InsurTech Week

2018 InsurTech Fellows; Tae Park, Brittany Dias, Julianna Wesley, Katelin Dorff

What an exciting week for InsurTech! Starting Tuesday, November 27thand continuing into Wednesday, November 28th, the Hartford InsurTech Hub hosted their Selection Days. Across these two days, 22 InsurTech startups were invited to showcase their companies to mentors, partners and students. At the end of Selection Days, the goal was to select 10 companies to join Startupbootcamp’s Accelerator Program.

Each day began with a round of introductions. Dawn LeBlanc, Managing Director at the Hartford InsurTech Hub, briefed attendees on the expectations for each day and the process they took to reach 22 invitees out of thousands of possibilities. Sabine Vanderlinden, CEO of Startupbootcamp, presented on topics surrounding the growing industry of InsurTech and its added value to the traditional insurance industry. Mayor of Hartford, Luke Bronin, was also in attendance to discuss the future of InsurTech in Hartford and the impact it will continue to make on the nations insurance capital. The day continued on with pitches from the 22 startups. Each startup was challenged to pitch their business models within 60 to 90 seconds. Attendees were introduced to InsurTech startups that had a focus on just about everything including artificial intelligence, blockchain, customer experience and claims processes. Following the pitches, each startup had the opportunity to receive feedback and discuss pathways to success with partners, mentors, and investors across the insurance, finance, and technology industries.

 

Insurance Market Summit

After the Selection Days came the Insurance Market Summit, held on Thursday, November 29that the Marriott Downtown Hartford. This day was filled with high energy and excitement from insurers, investors and partners from the surrounding area in Hartford, CT. Keynote speaker, Tom Wamberg, CEO of Wamberg Genomic Advisors, started the morning with a fascinating presentation on genomics and some of the innovative ways it is being used to identify genetically-prone diseases and cure terminal illnesses. This was especially of interest to the insurance companies in the room because a simple genetic screening can be used to drive premium costs and improve underwriting in health insurance. The rest of the day consisted of presentations and panel discussions focusing on the direction of the insurance industry and the incorporation of innovative technologies.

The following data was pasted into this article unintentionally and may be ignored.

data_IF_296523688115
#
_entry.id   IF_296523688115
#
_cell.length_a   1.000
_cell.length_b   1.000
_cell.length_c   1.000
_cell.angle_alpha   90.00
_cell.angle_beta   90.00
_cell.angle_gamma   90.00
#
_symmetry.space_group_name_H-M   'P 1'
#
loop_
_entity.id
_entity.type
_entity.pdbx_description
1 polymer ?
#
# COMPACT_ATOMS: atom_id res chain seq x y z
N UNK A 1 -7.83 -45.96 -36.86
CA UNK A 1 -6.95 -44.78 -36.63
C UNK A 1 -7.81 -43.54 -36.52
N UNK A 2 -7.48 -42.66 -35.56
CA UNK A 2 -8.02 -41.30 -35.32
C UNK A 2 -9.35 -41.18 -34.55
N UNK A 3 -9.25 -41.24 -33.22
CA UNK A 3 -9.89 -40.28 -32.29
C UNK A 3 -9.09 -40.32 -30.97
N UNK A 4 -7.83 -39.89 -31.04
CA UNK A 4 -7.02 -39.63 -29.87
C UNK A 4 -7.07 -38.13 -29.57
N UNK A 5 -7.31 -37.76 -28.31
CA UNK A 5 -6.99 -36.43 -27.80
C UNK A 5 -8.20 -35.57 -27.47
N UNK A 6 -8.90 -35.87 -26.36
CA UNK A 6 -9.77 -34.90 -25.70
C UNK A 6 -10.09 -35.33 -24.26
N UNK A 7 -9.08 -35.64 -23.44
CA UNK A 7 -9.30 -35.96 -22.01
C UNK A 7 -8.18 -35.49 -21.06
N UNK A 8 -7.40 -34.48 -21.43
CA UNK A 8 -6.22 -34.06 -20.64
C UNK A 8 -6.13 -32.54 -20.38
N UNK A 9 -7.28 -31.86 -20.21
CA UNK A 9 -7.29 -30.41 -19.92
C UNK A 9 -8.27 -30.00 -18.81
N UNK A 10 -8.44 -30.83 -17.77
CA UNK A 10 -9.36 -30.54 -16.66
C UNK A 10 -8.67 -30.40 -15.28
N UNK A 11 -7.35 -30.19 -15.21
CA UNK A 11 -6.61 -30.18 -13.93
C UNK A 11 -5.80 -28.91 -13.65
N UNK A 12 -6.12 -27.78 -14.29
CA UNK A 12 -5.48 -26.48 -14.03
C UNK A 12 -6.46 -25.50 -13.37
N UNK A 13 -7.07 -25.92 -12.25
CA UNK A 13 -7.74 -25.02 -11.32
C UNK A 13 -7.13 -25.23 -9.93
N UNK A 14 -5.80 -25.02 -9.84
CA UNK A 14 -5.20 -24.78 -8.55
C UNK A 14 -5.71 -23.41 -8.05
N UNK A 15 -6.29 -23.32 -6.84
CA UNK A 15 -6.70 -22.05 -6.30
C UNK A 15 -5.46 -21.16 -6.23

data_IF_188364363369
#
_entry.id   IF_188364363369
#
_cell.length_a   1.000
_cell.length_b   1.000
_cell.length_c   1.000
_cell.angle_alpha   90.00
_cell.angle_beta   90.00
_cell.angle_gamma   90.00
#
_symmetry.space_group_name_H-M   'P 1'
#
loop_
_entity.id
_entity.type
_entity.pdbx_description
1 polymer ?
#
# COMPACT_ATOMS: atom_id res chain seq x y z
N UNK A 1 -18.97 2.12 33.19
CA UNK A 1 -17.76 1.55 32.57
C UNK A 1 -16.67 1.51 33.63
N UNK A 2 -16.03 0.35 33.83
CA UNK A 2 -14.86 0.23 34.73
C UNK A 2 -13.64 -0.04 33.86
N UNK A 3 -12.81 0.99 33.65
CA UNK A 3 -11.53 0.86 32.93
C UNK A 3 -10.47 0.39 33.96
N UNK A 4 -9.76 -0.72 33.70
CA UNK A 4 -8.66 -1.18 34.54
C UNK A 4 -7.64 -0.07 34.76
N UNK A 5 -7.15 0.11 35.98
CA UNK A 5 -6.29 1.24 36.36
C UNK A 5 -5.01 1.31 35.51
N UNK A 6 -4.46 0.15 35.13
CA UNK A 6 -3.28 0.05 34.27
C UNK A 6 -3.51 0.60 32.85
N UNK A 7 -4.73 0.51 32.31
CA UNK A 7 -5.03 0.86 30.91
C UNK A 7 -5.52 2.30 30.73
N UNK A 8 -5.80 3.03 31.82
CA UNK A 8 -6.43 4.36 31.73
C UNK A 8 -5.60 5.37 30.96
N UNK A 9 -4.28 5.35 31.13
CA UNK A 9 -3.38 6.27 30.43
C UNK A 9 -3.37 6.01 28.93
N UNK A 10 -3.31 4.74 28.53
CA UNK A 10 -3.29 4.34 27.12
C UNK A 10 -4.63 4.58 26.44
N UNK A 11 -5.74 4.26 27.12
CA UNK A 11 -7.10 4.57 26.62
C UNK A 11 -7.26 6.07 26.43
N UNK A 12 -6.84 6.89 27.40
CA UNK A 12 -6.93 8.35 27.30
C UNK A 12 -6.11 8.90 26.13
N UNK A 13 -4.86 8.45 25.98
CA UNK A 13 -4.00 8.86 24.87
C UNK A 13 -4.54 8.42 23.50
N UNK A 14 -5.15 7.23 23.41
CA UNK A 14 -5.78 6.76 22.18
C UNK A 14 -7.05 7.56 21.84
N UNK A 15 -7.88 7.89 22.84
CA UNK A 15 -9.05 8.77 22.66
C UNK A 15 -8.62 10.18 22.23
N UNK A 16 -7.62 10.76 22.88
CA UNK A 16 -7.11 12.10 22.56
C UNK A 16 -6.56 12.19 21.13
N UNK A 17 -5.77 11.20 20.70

As the Summit came to a close, CEO of Startupbootcamp, Sabine Vanderlinden, shared exciting news. 10 new InsurTech startups were selected to join Startupbootcamp’s Accelerator Program starting in February.  After the past two days of Selection Days, this brought enthusiasm to the insurance partners and investors in the audience. This was especially exciting for the University of Connecticut and University of Hartford students that are participating in CCEI’s InsurTech Fellows Program. In the spring, these Fellows will be working with these InsurTech startups throughout their involvement in the accelerator, inspiring the next generation of entrepreneurs.